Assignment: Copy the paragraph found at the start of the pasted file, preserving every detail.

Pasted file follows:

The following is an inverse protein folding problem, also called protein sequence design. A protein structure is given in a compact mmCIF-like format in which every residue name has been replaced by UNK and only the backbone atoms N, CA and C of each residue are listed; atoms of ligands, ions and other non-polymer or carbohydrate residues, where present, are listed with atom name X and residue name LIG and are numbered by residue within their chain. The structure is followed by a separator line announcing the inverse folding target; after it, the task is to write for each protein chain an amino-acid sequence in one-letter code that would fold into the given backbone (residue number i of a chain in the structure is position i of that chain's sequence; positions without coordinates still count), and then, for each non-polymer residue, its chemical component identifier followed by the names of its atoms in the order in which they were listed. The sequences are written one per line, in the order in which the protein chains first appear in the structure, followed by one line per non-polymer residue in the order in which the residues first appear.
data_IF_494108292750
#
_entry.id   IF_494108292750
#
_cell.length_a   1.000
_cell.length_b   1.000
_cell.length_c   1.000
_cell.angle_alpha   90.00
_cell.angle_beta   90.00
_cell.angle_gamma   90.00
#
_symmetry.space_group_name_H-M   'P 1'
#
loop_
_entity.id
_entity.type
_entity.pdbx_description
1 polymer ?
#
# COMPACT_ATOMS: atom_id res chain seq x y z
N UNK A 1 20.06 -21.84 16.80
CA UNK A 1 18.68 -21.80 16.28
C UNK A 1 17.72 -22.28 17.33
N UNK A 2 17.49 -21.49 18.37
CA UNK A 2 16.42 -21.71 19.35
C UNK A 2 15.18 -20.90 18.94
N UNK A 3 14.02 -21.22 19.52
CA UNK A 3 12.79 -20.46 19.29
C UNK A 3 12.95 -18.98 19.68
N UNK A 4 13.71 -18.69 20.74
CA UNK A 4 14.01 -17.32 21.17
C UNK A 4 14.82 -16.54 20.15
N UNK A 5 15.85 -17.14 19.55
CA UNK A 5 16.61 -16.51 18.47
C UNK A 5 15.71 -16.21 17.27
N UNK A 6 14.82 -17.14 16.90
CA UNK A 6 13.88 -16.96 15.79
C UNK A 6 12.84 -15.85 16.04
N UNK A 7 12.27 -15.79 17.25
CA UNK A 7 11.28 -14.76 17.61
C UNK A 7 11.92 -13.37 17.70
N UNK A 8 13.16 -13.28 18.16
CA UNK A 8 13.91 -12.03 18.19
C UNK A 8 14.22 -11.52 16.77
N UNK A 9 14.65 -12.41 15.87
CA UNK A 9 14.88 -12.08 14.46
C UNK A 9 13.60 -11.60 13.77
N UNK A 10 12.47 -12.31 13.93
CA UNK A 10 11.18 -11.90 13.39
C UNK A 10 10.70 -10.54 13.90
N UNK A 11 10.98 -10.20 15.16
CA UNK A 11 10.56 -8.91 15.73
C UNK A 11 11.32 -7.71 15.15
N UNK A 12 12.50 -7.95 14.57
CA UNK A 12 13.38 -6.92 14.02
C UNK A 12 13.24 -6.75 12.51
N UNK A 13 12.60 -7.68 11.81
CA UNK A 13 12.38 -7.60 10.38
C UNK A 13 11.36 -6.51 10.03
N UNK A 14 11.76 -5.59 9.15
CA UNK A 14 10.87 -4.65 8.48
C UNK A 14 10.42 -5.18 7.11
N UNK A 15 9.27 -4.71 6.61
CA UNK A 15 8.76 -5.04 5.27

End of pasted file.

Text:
The following is an inverse protein folding problem, also called protein sequence design. A protein structure is given in a compact mmCIF-like format in which every residue name has been replaced by UNK and only the backbone atoms N, CA and C of each residue are listed; atoms of ligands, ions and other non-polymer or carbohydrate residues, where present, are listed with atom name X and residue name LIG and are numbered by residue within their chain. The structure is followed by a separator line announcing the inverse folding target; after it, the task is to write for each protein chain an amino-acid sequence in one-letter code that would fold into the given backbone (residue number i of a chain in the structure is position i of that chain's sequence; positions without coordinates still count), and then, for each non-polymer residue, its chemical component identifier followed by the names of its atoms in the order in which they were listed. The sequences are written one per line, in the order in which the protein chains first appear in the structure, followed by one line per non-polymer residue in the order in which the residues first appear.